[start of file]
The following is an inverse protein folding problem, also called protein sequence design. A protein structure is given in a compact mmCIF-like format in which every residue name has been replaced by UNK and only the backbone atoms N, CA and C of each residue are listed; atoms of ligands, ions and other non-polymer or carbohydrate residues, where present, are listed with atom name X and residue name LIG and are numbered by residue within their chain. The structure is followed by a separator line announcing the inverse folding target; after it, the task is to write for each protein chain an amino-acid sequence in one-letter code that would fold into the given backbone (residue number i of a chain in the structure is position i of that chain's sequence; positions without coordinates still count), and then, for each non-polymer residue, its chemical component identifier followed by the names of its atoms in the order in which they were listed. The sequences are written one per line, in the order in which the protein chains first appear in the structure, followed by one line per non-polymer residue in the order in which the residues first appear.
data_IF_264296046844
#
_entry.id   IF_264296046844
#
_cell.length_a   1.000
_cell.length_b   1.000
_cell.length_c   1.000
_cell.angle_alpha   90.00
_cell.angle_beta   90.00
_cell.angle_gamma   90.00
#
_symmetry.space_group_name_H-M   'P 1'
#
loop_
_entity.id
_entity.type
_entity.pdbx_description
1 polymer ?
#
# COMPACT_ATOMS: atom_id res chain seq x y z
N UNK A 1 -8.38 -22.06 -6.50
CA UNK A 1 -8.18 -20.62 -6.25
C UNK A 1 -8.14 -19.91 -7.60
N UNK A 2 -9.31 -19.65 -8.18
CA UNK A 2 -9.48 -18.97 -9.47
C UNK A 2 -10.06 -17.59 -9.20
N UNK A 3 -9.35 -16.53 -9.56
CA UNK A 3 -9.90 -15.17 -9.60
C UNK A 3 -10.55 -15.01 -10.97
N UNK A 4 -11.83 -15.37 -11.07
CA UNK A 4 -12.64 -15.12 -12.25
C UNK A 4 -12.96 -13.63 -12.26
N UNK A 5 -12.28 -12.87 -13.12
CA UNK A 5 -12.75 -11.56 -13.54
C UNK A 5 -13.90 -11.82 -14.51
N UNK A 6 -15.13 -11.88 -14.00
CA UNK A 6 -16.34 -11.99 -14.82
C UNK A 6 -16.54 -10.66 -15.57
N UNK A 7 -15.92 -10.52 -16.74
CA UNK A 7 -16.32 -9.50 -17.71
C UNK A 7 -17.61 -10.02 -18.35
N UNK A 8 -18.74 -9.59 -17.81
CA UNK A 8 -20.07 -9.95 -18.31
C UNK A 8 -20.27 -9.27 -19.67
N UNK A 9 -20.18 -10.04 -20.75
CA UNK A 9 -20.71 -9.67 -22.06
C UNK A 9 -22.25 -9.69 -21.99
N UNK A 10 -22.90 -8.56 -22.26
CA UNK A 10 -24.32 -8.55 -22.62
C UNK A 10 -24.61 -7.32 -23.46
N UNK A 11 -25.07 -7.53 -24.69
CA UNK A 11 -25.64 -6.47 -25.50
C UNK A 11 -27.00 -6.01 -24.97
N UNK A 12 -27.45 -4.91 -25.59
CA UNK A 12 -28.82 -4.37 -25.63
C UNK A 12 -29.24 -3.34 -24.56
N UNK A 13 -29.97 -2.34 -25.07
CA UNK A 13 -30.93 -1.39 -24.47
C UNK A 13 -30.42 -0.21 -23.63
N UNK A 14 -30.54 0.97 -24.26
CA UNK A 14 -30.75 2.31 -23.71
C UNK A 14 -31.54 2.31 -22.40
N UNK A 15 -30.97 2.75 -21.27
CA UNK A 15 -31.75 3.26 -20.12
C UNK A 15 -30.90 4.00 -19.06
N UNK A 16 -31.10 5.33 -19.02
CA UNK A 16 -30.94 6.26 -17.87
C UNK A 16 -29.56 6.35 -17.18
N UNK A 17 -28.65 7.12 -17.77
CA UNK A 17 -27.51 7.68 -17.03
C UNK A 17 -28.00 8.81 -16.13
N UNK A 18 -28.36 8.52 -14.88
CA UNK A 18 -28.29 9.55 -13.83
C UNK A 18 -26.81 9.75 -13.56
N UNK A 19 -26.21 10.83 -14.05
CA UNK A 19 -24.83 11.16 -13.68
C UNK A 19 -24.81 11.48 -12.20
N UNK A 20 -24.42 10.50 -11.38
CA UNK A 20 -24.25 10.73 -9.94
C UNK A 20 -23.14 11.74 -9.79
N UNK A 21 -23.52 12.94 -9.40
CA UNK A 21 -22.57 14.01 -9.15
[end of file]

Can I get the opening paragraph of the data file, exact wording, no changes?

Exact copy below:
The following is an inverse protein folding problem, also called protein sequence design. A protein structure is given in a compact mmCIF-like format in which every residue name has been replaced by UNK and only the backbone atoms N, CA and C of each residue are listed; atoms of ligands, ions and other non-polymer or carbohydrate residues, where present, are listed with atom name X and residue name LIG and are numbered by residue within their chain. The structure is followed by a separator line announcing the inverse folding target; after it, the task is to write for each protein chain an amino-acid sequence in one-letter code that would fold into the given backbone (residue number i of a chain in the structure is position i of that chain's sequence; positions without coordinates still count), and then, for each non-polymer residue, its chemical component identifier followed by the names of its atoms in the order in which they were listed. The sequences are written one per line, in the order in which the protein chains first appear in the structure, followed by one line per non-polymer residue in the order in which the residues first appear.